Related JoVE Video
Structural characterization of the dual glycan binding adeno-associated virus serotype 6.
J. Virol.
PUBLISHED: 09-22-2010
Show Abstract
Hide Abstract
The three-dimensional structure of adeno-associated virus (AAV) serotype 6 (AAV6) was determined using cryo-electron microscopy and image reconstruction and using X-ray crystallography to 9.7- and 3.0-Å resolution, respectively. The AAV6 capsid contains a highly conserved, eight-stranded (?B to ?I) ?-barrel core and large loop regions between the strands which form the capsid surface, as observed in other AAV structures. The loops show conformational variation compared to other AAVs, consistent with previous reports that amino acids in these loop regions are involved in differentiating AAV receptor binding, transduction efficiency, and antigenicity properties. Toward structure-function annotation of AAV6 with respect to its unique dual glycan receptor (heparan sulfate and sialic acid) utilization for cellular recognition, and its enhanced lung epithelial transduction compared to other AAVs, the capsid structure was compared to that of AAV1, which binds sialic acid and differs from AAV6 in only 6 out of 736 amino acids. Five of these residues are located at or close to the icosahedral 3-fold axis of the capsid, thereby identifying this region as imparting important functions, such as receptor attachment and transduction phenotype. Two of the five observed amino acids are located in the capsid interior, suggesting that differential AAV infection properties are also controlled by postentry intracellular events. Density ordered inside the capsid, under the 3-fold axis in a previously reported, conserved AAV DNA binding pocket, was modeled as a nucleotide and a base, further implicating this capsid region in AAV genome recognition and/or stabilization.
Related JoVE Video
Characterization of a recombinant adeno-associated virus type 2 Reference Standard Material.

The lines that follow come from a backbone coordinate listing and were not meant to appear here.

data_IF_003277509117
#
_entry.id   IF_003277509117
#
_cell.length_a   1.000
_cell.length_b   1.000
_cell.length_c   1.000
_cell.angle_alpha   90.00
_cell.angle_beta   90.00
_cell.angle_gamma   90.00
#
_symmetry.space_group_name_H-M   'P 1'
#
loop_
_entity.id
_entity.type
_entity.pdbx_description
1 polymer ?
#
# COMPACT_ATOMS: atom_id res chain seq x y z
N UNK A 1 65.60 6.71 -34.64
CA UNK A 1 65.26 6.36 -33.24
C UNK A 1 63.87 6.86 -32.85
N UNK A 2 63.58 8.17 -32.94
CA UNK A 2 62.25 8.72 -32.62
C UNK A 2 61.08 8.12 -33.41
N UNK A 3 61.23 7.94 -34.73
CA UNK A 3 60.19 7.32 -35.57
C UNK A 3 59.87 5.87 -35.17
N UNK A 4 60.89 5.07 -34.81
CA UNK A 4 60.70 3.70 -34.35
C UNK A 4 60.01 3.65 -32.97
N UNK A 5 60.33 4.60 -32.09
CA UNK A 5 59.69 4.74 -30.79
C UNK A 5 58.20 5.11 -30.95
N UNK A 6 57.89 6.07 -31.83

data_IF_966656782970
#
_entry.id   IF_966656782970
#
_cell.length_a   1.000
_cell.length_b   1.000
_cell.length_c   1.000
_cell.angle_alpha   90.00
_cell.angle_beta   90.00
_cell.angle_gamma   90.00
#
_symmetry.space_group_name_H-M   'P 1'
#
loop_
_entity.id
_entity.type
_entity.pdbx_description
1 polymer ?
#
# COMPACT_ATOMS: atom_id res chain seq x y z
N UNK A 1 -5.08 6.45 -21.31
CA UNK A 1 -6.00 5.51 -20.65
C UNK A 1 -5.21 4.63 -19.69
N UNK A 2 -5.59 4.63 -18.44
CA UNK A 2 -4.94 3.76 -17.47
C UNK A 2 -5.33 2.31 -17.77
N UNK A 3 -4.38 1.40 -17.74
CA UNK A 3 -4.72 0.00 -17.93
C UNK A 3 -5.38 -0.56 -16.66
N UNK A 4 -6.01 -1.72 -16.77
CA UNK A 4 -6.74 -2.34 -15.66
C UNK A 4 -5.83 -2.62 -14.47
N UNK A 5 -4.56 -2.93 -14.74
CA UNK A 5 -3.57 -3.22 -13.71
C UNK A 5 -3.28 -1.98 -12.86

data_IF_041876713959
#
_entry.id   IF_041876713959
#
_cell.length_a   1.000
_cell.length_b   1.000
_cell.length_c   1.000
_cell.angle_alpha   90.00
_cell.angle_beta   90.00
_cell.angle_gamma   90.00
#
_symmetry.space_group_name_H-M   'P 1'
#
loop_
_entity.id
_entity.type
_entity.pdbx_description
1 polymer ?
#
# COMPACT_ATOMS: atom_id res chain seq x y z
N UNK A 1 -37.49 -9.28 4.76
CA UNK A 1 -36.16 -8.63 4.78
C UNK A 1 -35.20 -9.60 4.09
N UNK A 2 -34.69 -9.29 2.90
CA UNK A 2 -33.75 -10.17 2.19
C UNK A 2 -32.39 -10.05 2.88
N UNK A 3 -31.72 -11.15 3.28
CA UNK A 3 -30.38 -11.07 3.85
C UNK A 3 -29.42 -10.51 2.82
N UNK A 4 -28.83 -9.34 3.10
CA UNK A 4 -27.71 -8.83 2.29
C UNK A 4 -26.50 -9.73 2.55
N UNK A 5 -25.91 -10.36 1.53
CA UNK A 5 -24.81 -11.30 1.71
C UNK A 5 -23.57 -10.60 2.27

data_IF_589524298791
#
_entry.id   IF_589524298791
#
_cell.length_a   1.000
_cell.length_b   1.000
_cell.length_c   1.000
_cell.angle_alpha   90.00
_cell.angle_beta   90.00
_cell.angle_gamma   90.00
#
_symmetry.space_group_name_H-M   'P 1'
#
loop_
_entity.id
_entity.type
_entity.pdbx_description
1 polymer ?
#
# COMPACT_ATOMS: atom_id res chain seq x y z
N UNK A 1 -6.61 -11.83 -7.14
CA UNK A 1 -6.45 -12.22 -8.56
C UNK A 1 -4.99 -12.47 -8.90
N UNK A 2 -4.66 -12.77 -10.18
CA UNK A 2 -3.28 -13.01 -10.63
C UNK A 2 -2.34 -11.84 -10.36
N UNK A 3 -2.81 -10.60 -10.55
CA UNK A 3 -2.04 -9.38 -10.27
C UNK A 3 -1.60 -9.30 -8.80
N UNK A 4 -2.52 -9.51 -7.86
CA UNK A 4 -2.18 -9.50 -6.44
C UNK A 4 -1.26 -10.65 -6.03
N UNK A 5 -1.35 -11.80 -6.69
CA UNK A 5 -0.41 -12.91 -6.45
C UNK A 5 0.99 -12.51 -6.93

Hum. Gene Ther.
PUBLISHED: 09-16-2010
Show Abstract
Hide Abstract
A recombinant adeno-associated virus serotype 2 Reference Standard Material (rAAV2 RSM) has been produced and characterized with the purpose of providing a reference standard for particle titer, vector genome titer, and infectious titer for AAV2 gene transfer vectors. Production and purification of the reference material were carried out by helper virus-free transient transfection and chromatographic purification. The purified bulk material was vialed, confirmed negative for microbial contamination, and then distributed for characterization along with standard assay protocols and assay reagents to 16 laboratories worldwide. Using statistical transformation and modeling of the raw data, mean titers and confidence intervals were determined for capsid particles ({X}, 9.18?x?10¹¹ particles/ml; 95% confidence interval [CI], 7.89?x?10¹¹ to 1.05?x?10¹² particles/ml), vector genomes ({X}, 3.28?x?10¹? vector genomes/ml; 95% CI, 2.70?x?10¹? to 4.75?x?10¹? vector genomes/ml), transducing units ({X}, 5.09?x?10? transducing units/ml; 95% CI, 2.00?x?10? to 9.60?x?10? transducing units/ml), and infectious units ({X}, 4.37?x?10? TCID?? IU/ml; 95% CI, 2.06?x?10? to 9.26?x?10? TCID?? IU/ml). Further analysis confirmed the identity of the reference material as AAV2 and the purity relative to nonvector proteins as greater than 94%. One obvious trend in the quantitative data was the degree of variation between institutions for each assay despite the relatively tight correlation of assay results within an institution. This relatively poor degree of interlaboratory precision and accuracy was apparent even though attempts were made to standardize the assays by providing detailed protocols and common reagents. This is the first time that such variation between laboratories has been thoroughly documented and the findings emphasize the need in the field for universal reference standards. The rAAV2 RSM has been deposited with the American Type Culture Collection and is available to the scientific community to calibrate laboratory-specific internal titer standards. Anticipated uses of the rAAV2 RSM are discussed.
Related JoVE Video
Proteasome inhibitors enhance gene delivery by AAV virus vectors expressing large genomes in hemophilia mouse and dog models: a strategy for broad clinical application.
Mol. Ther.
PUBLISHED: 08-10-2010
Show Abstract
Hide Abstract